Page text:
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John Grisham’s wonderful sense of humour
Distinct features of Grisham’s novels are intrigues, struggle for justice and tough moral dilemmas for his characters. This kind of plot usually does not leave space for humour. Rather, it could be even detrimental to the main idea of it, distracting the reader’s attention and diluting suspense with unnecessary components. There is one of Grisham’s short stories though, that accommodates both suspense and humour: Quiet Heaven.
The very title is sarcastic, as it is the name of a nursing home where old people spend their last years, usually in deteriorating mental and physical health. The story is narrated by a sophisticated crook, who discovered the way to profit from other people’s misery. His previous job was at Heaven’s Gate, a similar final station for a human life. So, both in Heaven’s Gate and in Quiet Heaven, his experience was almost the same.
In the past, a few great authors wrote stories about the life in institutions where people, whose only expectation was death, found the last refuge. The best two novellas, which come to my mind, are Sanatorium by Somerset Maugham, and Heaven Has No Favourites by Eric Maria Remarque. There are certainly some others, but it is a matter of personal preference to consider only these worth mentioning.
Under the surface of an intriguing plot, both stories reveal the sad and merciless truth about human destiny. John Grisham however, had overcome the natural impulse for funeral mood and grim philosophy, which such places inflict on us. Instead, he adopted a sarcastic and humorous tone, which still did not obscure the serious thoughts of the author, but at the same time made the story fun to read.
Gilbert Griffin, a professional crook, applies for a job in Quiet Heaven, and is hired right away, as it is hard to find someone willing to accept a minimum wage for the most dirty and ungrateful work at night shifts. He does not mind, as his earnings will eventually amount to tens of thousands, or even hundred thousands dollars. It comes therefore as no surprise that his narration is coloured with cynicism, controversy and humour. After all, he deals with the nursing home staff, some of which don’t care about their patients. Actually, they are the targets in his schema. He will document their negligence, sloppy job and often cruelty, and take his finding to the court unless the management is willing to settle for a huge reward. Another trick is to rip the patients off with the help of a sleazy lawyer, if such opportunity exists.
His first target in Quiet Heaven was Lyle, an eighty-four years old man, whose obsession with women in his younger years progressed into mental disorder. Here is what one of the stuff members, a black lady in the kitchen, tells to Gilbert about him.
“Lawd have mercy, son. That’s the dirtiest ol’ man in the world. Can’t keep his hands off any woman, no matter how old. He’s grabbed nurses, patients, attendants, ladies from the churches who come in to sing Christmas songs. They used to lock ‘im up during visitation, else he’d chasin’ the girls from the families. Came in here one time, lookin’ around. I picked up a butcher’s knife and waved it at him. Aint’t had no problem since.”
“But he’s eighty-four years old.”
“He’s slowed a little. Diabetes. Cut off a foot. But he’s still got both his hands, and he’ll grab any woman. Not me, mind you, but the nurses stay away from him.”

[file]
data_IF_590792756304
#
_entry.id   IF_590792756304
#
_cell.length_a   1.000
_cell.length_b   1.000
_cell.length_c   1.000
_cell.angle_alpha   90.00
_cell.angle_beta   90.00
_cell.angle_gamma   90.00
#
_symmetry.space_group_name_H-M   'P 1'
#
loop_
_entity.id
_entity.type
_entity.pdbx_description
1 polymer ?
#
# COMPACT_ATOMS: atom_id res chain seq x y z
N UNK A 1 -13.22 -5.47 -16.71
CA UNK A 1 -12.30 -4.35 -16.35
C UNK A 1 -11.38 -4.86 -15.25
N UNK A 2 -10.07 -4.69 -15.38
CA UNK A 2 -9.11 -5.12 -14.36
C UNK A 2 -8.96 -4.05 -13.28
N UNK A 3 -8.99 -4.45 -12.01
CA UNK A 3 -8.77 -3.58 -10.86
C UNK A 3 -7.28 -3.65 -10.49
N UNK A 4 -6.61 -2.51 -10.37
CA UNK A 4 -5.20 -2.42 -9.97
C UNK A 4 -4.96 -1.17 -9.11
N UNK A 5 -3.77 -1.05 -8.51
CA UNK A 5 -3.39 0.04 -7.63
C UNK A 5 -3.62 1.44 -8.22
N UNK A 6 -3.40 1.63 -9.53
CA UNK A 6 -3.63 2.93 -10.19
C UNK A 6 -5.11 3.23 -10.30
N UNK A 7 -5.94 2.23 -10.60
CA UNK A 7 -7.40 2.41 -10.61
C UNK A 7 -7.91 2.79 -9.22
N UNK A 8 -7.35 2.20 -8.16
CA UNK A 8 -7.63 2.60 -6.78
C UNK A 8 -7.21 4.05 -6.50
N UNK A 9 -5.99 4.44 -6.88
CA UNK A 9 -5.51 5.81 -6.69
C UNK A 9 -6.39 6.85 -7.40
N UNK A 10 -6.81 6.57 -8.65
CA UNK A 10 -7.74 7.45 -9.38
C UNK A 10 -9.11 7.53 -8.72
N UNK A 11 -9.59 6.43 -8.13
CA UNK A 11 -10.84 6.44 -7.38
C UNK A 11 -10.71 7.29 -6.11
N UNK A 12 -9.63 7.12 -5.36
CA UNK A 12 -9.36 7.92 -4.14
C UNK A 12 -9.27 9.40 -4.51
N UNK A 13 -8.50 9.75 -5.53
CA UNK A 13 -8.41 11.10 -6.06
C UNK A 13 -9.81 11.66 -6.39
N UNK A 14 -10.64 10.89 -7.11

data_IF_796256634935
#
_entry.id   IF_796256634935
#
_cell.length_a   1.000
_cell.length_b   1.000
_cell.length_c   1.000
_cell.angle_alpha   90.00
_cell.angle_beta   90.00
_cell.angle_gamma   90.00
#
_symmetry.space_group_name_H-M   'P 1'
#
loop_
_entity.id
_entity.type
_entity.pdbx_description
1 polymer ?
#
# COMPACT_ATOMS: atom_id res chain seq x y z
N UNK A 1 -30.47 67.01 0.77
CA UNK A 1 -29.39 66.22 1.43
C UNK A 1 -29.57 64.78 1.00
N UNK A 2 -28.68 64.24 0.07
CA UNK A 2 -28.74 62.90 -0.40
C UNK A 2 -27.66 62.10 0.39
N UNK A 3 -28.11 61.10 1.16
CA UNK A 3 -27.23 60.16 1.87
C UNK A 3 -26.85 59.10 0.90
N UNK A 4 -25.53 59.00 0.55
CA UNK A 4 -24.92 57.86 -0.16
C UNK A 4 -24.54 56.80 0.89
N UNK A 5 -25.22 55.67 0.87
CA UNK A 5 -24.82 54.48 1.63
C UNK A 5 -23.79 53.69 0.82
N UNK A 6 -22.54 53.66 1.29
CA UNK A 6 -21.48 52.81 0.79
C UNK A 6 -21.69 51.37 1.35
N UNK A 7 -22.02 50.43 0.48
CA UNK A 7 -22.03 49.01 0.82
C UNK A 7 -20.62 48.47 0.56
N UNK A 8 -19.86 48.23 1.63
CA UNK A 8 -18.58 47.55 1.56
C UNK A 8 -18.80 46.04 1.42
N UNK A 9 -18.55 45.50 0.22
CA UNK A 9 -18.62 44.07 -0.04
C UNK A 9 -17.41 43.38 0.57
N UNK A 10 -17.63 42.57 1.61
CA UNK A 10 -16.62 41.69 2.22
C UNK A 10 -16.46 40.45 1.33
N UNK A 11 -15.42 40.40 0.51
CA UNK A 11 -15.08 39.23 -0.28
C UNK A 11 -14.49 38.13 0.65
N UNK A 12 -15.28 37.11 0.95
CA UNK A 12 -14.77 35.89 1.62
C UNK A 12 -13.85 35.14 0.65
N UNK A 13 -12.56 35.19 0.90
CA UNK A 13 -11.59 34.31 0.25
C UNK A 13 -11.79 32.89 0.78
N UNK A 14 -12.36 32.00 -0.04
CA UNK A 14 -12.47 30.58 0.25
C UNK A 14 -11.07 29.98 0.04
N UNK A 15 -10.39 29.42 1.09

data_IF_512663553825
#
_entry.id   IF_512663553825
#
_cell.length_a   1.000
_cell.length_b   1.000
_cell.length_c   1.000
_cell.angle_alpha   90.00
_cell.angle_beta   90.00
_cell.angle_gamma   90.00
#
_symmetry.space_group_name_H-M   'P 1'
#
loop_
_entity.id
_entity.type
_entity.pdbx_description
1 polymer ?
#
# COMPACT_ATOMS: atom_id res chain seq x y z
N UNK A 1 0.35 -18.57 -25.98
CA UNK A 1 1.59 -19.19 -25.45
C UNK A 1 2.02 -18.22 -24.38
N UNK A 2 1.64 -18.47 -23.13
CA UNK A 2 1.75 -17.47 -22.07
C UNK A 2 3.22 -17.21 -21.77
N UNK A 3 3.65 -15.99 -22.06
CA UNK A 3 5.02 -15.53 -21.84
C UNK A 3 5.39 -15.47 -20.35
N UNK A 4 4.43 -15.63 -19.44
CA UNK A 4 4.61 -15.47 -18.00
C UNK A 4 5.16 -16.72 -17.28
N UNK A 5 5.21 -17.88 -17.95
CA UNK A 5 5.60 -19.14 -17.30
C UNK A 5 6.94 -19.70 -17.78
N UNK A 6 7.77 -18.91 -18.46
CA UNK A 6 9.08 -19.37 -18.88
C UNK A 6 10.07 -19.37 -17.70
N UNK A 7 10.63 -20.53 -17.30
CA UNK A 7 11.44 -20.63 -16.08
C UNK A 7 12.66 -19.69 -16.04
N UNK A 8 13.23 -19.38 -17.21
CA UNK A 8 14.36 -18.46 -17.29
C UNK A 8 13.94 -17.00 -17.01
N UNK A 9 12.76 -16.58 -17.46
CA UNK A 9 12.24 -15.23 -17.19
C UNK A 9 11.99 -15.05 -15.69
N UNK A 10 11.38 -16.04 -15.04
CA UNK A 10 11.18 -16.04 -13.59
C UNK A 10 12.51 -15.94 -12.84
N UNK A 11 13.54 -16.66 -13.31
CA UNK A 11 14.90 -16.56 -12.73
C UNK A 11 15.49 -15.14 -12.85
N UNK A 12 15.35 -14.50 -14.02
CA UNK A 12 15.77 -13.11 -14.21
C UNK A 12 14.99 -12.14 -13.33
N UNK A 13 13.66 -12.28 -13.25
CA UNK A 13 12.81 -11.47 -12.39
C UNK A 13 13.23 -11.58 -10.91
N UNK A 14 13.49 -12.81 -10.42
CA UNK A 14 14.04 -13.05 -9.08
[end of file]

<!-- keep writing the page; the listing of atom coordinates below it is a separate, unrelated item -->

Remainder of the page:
Gilbert rents an apartment in a house belonging to a former madam, whose name is Ruby. As he soon discovers, she does not abandon her business. On the first Friday night of his stay, the life in the apartment above him is raging on, depriving him from sleep.
“An hour later, the clicking is back, and the bed is once again hopping across the floor. The hero this time must be either bigger or rougher because the noise was louder. She, whoever she is, is more vocal than before, and for a long and impressive while I listen with great curiosity and a growing eroticism as these two abandon all inhibitions and go at it regardless of who might be listening. They practically shout when it was over, and I’m tempted to applaud. They grow still. So do I. Sleep returns.”
Some philosophical ponderings of the crook are amusing. “In retiring homes, birthdays are a big deal, and for obvious reasons. You’d better celebrate ‘em while you can.” And then, after a short description of festivity, he remarks: “Each birthday might be the last, but I guess that’s true for all of us. Truer for some, though.”
And here is an excerpt about the Lyle’s birthday party:
“…At one point Wilma Dell gets too close to Lyle, who, off his saltpeter, makes an awkward and obvious grab for her ample ass. He gets a handful. She yelps in horror, and almost everyone laughs as though it’s just part of the celebration, but it’s obvious to me that Queen Wilma is not amused. …. Wilma disappears and is not seen for the rest of the day. I doubt that she’s had that much fun for years.”
It is a pleasure to read how Gilbert, devoid of any moral principles, discusses morality issues with madam Rudy. The topic of their conversation is a star prostitute, who works for Rudy.
“A nice girl,” I say, mindlessly.
“She started working for me when she dropped out of high school. Terrible family. Couple of bad marriages after that. Never had a break. I just wish I could keep her busier. It’s so hard these days. Women are so loose they don’t charge for it anymore.”
Miss Ruby, a career and unrepentant madam, is bemoaning the fact that modern women are too loose. I think about it for a second, then take a sip and let it pass.”
Wonderful! A brothel owner laments about low morality of our times! Indeed, who else will defend it?